14. Mitchell Hammonds… we do have struggles, temptations, and even failures, yes. But the christian life, as you call it, is a love-relaiontship with Jesus Christ. 1 John 3:6 is pretty clear on our condition when we are in such a relationship with our Savior.

    God wants to us to mature and become more and more like Jesus in everything we do. If ‘total depravity’ were legitimate and biblical, then there would be no hope for us in that regard. It certainly is not about how “fixed” i think i am (as you put it). Sin is the voluntary rebellion against Yahweh and His truth. Sin is a rebellious and selfish choice to reject God’s just and loving authority to live lawlessly for self.

    I am either in relationship with Jesus or I am not. I either live for myself or for Him. It’s all about ultimate intentions, it’s all about the roots and where I am rooted in…

  15. Mitchell Hammonds

    I’m not arguing the case that I’m a new creation… but all accounts in my daily life say something different. I know what Paul says and I agree. But the old sin nature still hangs with us. Relentlessly! My argument is in the way you and Josh state your case… as if you do not sin because you are “in the light.” Again I agree with the statement but I won’t agree with the presumptive way in which you present this reality. Righteousness is a life of “faith” with small glimpses into who we really are. Right now though the evidence is against us that this is true. We know because we are told so by Paul and the other writers of Scripture.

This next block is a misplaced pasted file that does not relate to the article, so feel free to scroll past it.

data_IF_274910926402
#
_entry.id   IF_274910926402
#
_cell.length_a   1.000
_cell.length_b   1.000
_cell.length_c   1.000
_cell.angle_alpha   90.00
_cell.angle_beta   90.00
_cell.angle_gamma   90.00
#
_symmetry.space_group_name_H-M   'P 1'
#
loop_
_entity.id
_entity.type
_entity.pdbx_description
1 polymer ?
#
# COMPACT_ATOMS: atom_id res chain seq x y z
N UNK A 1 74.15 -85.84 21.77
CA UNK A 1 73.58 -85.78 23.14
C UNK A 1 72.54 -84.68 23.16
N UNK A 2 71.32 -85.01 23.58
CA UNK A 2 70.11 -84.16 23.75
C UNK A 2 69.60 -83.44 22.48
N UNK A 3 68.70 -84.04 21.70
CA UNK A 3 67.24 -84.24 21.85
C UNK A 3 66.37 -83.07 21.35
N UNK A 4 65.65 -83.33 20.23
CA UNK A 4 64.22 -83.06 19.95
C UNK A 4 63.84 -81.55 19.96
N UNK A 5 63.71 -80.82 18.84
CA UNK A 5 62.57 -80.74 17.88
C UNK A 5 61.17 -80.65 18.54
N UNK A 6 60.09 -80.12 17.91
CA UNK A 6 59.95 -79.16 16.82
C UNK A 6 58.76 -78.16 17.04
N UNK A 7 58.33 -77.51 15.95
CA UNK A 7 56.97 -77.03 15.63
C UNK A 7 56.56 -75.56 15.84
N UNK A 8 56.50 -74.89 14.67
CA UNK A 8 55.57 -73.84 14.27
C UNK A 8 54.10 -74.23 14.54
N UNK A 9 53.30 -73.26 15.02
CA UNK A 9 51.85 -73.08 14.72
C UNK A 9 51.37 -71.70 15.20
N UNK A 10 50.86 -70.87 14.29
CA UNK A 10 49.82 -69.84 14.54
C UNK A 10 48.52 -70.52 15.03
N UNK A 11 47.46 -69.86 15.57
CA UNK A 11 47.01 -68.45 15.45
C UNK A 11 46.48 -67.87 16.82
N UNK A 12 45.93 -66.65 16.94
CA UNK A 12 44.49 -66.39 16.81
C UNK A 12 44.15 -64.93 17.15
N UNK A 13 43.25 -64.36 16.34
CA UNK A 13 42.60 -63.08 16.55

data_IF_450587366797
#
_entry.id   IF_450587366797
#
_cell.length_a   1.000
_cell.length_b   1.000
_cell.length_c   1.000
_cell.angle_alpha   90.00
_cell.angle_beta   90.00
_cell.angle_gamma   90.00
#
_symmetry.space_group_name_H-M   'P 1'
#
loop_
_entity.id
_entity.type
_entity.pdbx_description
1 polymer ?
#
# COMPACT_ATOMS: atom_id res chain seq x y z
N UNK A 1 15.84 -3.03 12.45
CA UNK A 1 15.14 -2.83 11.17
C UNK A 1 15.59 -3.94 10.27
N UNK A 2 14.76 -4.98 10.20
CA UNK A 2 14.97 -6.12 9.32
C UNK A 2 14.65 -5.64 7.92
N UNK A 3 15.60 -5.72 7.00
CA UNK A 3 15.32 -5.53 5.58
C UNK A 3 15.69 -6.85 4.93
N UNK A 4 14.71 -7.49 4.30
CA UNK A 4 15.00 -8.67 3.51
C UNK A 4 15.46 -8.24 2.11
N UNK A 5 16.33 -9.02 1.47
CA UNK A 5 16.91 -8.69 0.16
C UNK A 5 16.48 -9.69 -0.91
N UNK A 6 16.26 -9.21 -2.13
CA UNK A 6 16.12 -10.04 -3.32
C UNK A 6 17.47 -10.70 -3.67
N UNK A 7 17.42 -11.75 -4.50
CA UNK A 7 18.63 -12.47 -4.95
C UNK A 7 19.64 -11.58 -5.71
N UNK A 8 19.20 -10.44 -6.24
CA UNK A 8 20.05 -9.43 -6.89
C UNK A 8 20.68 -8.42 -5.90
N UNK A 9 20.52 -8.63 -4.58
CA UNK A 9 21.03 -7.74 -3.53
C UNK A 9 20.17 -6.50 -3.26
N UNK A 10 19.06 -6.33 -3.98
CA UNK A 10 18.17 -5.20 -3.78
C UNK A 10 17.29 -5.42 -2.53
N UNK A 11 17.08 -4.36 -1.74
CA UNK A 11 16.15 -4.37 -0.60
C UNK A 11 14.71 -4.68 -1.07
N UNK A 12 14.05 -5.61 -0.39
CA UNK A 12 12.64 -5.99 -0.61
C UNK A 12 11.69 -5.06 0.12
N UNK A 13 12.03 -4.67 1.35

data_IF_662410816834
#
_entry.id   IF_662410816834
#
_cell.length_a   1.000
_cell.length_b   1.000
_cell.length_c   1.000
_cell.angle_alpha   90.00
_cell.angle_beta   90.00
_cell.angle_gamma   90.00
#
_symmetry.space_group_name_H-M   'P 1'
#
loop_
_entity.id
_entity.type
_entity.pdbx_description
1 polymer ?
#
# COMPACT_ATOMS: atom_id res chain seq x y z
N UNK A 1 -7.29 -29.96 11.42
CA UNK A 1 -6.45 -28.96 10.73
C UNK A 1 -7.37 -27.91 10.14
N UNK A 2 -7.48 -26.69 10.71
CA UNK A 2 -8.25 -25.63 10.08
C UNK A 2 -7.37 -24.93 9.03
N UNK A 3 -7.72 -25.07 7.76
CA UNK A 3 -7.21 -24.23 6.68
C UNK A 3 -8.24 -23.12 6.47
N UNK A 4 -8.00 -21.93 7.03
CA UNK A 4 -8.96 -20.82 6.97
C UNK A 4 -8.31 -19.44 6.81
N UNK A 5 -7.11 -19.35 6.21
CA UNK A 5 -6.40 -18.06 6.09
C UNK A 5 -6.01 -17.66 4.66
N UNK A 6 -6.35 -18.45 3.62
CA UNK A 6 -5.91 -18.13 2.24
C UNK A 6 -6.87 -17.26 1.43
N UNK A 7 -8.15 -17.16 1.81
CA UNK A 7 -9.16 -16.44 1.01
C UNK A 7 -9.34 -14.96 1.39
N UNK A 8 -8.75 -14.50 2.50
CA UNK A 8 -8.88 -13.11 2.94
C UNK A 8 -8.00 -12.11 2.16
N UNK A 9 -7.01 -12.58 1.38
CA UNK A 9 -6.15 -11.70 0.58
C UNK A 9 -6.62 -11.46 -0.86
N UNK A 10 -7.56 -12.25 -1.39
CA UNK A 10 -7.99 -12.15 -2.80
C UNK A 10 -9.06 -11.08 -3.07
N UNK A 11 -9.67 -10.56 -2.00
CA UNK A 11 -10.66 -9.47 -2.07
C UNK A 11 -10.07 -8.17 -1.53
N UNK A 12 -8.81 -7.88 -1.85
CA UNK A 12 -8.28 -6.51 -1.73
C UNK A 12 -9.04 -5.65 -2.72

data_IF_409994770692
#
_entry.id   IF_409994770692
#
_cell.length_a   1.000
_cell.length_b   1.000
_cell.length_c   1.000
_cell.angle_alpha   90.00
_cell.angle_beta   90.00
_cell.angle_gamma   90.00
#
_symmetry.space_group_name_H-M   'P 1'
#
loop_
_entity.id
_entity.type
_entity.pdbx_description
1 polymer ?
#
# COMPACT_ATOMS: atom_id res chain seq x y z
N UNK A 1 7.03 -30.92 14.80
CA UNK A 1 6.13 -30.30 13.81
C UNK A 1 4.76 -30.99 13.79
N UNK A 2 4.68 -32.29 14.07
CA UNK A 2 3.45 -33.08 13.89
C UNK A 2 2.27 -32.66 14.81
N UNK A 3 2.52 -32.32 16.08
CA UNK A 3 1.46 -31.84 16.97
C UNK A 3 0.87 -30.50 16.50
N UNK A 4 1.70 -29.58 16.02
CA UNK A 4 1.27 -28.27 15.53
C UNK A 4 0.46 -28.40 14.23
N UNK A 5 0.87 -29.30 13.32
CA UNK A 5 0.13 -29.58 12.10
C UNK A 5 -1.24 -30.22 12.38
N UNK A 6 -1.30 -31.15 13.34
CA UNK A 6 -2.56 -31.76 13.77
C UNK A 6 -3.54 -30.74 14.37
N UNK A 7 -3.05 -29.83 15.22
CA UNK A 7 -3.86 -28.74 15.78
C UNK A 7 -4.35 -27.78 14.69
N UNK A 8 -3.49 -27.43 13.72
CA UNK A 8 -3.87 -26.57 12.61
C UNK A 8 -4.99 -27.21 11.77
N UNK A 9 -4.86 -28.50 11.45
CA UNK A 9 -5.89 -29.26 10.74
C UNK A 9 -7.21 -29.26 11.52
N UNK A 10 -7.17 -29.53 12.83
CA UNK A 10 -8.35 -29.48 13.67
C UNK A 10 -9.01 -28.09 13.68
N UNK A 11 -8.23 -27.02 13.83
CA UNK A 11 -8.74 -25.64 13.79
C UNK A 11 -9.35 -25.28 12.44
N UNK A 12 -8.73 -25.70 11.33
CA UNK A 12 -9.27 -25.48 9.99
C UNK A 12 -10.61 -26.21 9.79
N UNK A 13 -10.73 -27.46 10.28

16. Yes, Mitchell, it is against our eyes, only enjoyed by faith, but it is nonetheless true! I think one simple distinction is to see that what many erroneously call the “old nature,” (a term Paul never uses), Paul calls the FLESH. NIV unfortunately confuses. The only time Paul uses “nature” is when in Eph 2 he says “you WERE by nature….”

  17. We know it is our ‘nature’. Read the first few chapters of Romans. Paul does not have to use the word itself for us to see what he means. The word Trinity in not in the Bible, either.

    We have a sin nature. It started when we were in the womb. “In sin my mother conceived me”.

    We are both sinners and saints.

    Sinners by fact. And saints by faith.

  18. Steve, my point was that Paul DOES use the word nature, and he says we WERE (past tense, and the sentence implies we no longer are) by nature, “children of wrath, even as the rest.” (Eph 2:3 NASB) Paul never refers to his hearers as sinners. He calls them what they/we are: saints. By the way, people don’t HAVE a nature; they ARE somebody. Paul says we WERE by nature children of the evil one. Now we have literally been born a second time. We are God’s offspring. We are new creatures, “the old things passed away, BEHOLD (reformed brothers, please behold!), new things have come.” (II Cor 5:17)